President considers re-joining TPP. Is that even an option?

President Donald Trump wants to take another look at the huge Pacific trade deal that he yanked the United States out of last year -- but getting the world's largest economy back in would be tough.

The 11 countries Trump left in the lurch when he withdrew from the Trans-Pacific Partnership just days after taking office have forged ahead with a new agreement without the United States.

Schematic map of the new Trans-Pacific Partnership after the USA (TPP).

Trump asked his top trade and economic advisers on Thursday to investigate "whether or not a better deal could be negotiated," the White House said.

During his election campaign, Trump slammed the TPP as a "disaster." Pulling out of it fulfilled a key campaign promise. So why the apparent change of heart?

The China factor

Experts say trade tension with China is a big factor. Spearheaded by the Obama administration, the original TPP deal was seen as a way of creating a Pacific counterweight to China's rising economic clout. Beijing is not in the TPP, but some supporters of the pact said it could encourage China to change its behavior on trade.

"I think this is part of the administration's growing awareness that bilateral pressure on China is unlikely to get the job done on its own," said Edward Alden, a senior fellow at the Council on Foreign Relations who specializes in trade and economics. "The TPP was a source of leverage against China, but President Trump simply didn't listen to those who were making that case before he pulled the plug."

Trump said in January that he would consider joining the new TPP if the terms were improved. Since then, relations with China have deteriorated -- the Trump administration imposed tariffs on steel and aluminum, and has threatened to slap new taxes on $150 billion of Chinese goods. China has retaliated with tariffs on a range of US products, such as fruit and pork, and threats to hit even bigger exports, including soybeans.

That's left many American farmers upset that they're missing out on the export opportunities that countries such as Canada, Mexico and Australia get from the TPP, and fearful about the damage China could do to their business.

'The US position is much weaker now'

Despite pressure on Trump from Republican lawmakers from farming states, such as Senator Ben Sasse of Nebraska, the United States won't find it easy to get back into the TPP.

Trump on Thursday reiterated the stance he took in January that he would only join the pact if it were "substantially better" than the one Obama negotiated. Experts say that will be tough now that the other countries have moved on.

"The Trump administration would have had a strong hand if it had insisted on renegotiating TPP when the president took office in January 2017," Alden said. "The US position is much weaker now."

A number of provisions covering issues like intellectual property that the US government successfully pushed into the original deal were suspended in the new TPP signed last month. Bringing them back would require the agreement of all 11 signatories.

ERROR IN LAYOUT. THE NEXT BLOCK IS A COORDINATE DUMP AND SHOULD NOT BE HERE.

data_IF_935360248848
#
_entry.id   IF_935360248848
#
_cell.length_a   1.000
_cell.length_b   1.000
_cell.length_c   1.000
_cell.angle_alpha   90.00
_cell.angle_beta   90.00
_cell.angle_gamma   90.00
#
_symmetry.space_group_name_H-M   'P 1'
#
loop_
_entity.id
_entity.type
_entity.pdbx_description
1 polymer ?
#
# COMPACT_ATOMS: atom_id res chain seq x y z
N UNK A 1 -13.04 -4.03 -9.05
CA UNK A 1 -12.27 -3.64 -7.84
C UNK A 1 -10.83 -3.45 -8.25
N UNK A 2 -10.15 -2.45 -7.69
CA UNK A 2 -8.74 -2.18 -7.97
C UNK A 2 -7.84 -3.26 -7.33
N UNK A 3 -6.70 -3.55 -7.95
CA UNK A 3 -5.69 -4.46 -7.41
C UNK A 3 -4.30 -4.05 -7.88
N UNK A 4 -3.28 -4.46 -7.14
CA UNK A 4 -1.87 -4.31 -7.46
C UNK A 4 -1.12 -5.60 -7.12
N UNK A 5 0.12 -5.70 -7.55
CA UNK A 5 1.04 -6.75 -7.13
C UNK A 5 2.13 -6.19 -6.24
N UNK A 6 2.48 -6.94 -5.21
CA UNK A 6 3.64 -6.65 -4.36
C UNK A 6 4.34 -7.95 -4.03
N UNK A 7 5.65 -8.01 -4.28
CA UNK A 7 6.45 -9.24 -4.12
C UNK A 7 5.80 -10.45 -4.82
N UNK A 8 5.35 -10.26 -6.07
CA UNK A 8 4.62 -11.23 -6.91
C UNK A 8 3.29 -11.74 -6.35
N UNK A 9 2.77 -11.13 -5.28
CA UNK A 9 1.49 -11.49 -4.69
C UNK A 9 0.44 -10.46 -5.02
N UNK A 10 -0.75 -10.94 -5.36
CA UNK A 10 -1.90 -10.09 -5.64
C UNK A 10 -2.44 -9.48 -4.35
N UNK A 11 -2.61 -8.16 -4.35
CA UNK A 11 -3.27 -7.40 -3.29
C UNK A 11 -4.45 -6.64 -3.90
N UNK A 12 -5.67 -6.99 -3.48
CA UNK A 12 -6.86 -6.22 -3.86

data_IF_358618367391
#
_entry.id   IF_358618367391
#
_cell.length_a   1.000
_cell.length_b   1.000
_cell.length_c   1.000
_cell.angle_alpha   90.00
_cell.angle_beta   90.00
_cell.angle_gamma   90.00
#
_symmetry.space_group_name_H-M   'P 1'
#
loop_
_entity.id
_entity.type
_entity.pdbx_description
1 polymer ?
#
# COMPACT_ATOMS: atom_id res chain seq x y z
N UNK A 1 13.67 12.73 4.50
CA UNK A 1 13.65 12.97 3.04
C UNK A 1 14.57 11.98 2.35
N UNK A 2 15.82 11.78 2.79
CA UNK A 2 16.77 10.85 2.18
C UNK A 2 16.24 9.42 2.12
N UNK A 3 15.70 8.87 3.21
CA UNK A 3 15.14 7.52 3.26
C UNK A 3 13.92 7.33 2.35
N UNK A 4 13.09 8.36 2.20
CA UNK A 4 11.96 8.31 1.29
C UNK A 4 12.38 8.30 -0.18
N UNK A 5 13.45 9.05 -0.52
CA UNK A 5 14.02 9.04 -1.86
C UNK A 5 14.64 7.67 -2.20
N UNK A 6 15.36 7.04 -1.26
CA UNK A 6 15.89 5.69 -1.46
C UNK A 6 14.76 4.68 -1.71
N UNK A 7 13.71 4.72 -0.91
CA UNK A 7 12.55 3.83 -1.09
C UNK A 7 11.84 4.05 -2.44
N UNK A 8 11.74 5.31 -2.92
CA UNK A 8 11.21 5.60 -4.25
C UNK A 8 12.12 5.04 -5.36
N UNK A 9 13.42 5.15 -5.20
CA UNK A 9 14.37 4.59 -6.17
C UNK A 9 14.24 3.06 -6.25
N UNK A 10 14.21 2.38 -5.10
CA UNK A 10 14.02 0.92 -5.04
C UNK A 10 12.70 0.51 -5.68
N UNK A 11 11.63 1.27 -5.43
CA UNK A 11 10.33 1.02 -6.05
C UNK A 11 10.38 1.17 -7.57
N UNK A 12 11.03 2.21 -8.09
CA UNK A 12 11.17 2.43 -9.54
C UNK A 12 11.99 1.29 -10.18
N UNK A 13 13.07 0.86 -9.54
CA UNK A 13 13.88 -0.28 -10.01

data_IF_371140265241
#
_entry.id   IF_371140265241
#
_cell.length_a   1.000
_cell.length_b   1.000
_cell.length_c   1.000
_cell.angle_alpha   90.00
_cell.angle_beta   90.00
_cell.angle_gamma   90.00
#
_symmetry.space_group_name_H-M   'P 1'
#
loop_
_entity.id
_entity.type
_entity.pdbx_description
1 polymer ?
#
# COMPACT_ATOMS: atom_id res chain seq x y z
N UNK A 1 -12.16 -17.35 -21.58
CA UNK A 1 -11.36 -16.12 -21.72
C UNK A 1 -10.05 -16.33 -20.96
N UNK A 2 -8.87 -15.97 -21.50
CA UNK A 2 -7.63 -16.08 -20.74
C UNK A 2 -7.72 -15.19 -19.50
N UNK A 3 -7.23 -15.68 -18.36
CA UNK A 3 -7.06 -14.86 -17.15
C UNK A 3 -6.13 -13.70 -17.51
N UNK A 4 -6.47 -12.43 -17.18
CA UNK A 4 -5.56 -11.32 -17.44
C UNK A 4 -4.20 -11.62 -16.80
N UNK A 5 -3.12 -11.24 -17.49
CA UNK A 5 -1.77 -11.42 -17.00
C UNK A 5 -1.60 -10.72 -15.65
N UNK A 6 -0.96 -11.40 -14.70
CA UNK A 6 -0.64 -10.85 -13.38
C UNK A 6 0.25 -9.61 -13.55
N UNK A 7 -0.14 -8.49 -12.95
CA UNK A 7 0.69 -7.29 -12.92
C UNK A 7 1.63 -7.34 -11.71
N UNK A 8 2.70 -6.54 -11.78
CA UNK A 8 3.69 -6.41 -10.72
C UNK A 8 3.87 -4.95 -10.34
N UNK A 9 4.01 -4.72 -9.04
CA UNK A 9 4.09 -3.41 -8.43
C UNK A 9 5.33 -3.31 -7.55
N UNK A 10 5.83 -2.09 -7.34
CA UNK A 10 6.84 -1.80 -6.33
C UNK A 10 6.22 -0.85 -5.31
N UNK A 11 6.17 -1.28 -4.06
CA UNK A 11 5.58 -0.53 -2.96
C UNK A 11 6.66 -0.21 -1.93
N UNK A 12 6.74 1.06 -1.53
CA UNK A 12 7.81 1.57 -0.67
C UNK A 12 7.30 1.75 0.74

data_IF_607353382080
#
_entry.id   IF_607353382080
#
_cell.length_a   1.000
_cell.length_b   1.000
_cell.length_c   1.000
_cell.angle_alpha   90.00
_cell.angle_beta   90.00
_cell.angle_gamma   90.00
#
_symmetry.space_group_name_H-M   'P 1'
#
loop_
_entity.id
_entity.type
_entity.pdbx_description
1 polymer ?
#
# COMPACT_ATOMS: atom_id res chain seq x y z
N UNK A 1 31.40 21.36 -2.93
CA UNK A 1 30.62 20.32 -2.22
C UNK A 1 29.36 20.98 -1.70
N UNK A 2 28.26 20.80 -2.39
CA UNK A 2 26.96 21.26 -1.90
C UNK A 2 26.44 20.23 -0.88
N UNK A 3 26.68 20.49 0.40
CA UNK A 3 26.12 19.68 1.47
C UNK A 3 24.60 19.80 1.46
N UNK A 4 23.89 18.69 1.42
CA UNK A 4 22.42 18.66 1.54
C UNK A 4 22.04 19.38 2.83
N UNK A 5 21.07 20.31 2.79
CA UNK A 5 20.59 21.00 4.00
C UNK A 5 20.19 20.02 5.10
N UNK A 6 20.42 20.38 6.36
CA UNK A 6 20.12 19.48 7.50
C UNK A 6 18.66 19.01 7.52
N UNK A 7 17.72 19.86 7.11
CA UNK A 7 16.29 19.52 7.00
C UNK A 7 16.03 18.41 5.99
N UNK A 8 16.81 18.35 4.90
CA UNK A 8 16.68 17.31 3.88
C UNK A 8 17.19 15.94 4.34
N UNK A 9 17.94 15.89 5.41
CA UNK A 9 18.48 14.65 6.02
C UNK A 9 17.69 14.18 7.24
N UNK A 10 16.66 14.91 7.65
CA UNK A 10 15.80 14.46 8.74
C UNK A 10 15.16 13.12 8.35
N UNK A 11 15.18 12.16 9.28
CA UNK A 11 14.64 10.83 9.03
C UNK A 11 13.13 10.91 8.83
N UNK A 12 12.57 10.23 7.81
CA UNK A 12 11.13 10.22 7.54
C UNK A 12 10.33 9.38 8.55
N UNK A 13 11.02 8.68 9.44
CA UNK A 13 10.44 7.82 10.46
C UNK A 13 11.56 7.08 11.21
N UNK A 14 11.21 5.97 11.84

The other TPP countries might be willing to do that in exchange for greater access to the US market, said Deborah Elms, executive director of the Asian Trade Centre in Singapore. But if the Trump administration starts asking for further changes, that would make it harder to swallow.

"The original members just spent five long and painful years negotiating the deal only to be 'left at the altar' by the Americans," Elms wrote in a blog post. "They then spent another long year working through modifications to the text to make it palatable for everyone. No one is likely to be in any mood to consider new demands by the United States."

Some TPP countries responded cautiously to Trump's rethink.

"We would like to welcome the president's remarks if it means that he recognizes the meaning and effect of the TPP," said Yoshihide Suga, the Japanese government's chief cabinet secretary. He warned that "it is extremely difficult to take out one part and renegotiate," a point that was underscored by New Zealand.

"If the United States genuinely wished to reenter, that would trigger another process of engagement and negotiation," New Zealand Prime Minister Jacinda Ardern said. "It's not simply a matter of slotting into an existing deal."

Australian Trade Minister Steven Ciobo said he would welcome renewed US interest in the TPP but the priority right now is bringing into effect the deal the 11 countries signed last month.

"There isn't an appetite for any substantial renegotiation in any material way of the TPP," he said.

One approach the Trump administration could take is to agree to the existing pact and then try to strike side deals with individual countries in specific areas, such as trade in automobiles with Japan.

"But then you'd have to get Japan to agree to it," Elms said, predicting that the 11 current members would not be "wildly enthusiastic" about the idea of bilateral negotiations with the Trump administration.

Even if Trump does decide to push through a return to the TPP, he might struggle to get it approved by Congress.

It would be hard to renegotiate a deal in time to get lawmakers to vote on it before midterm elections in November.

And "if the Democrats take the House in November, the likelihood that they will pass a Trump-endorsed TPP is virtually nil," Alden said. "The opportunity has almost certainly passed."